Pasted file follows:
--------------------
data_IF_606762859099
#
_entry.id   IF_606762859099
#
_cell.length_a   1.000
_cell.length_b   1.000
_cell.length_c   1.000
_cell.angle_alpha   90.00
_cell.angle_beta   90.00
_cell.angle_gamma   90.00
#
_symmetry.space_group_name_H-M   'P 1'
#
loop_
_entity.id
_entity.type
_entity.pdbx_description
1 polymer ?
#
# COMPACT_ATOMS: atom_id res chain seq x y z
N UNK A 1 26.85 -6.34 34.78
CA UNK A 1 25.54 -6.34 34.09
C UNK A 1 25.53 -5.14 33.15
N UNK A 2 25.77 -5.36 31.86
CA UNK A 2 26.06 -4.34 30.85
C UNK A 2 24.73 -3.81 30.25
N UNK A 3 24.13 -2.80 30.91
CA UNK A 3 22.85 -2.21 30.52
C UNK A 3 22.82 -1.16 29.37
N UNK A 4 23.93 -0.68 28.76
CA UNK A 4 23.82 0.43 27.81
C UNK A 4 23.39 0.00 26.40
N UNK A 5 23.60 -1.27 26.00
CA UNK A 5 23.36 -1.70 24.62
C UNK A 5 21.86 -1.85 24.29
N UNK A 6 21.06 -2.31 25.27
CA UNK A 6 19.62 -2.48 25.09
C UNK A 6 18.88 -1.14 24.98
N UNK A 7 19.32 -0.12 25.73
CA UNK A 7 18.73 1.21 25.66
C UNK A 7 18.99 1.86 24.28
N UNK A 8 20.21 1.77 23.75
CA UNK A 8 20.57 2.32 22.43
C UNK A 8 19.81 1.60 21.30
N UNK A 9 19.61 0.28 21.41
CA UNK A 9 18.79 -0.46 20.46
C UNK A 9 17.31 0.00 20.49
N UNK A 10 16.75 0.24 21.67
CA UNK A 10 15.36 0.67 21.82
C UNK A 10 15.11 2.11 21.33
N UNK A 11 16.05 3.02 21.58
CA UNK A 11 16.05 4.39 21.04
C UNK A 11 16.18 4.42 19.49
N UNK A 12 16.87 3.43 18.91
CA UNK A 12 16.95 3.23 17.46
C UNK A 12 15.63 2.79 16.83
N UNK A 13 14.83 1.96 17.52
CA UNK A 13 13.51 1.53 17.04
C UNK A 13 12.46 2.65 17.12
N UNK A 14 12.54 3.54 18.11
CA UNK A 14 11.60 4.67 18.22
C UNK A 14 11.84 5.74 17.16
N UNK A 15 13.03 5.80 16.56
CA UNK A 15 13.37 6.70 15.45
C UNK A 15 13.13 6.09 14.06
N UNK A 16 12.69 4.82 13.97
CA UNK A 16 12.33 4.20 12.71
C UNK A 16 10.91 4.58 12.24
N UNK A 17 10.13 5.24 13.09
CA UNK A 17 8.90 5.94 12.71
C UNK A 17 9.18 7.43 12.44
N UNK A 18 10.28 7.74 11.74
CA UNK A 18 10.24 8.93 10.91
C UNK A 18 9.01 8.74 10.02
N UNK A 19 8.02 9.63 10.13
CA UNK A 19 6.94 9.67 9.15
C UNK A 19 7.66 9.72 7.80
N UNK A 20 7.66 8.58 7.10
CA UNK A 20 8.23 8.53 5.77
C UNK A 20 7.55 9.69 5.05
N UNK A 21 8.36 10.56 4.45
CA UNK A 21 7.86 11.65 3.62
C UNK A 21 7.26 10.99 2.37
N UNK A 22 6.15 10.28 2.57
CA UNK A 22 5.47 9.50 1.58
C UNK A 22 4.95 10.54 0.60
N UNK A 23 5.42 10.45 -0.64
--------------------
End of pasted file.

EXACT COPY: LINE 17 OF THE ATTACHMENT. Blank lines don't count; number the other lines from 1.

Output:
_entity.pdbx_description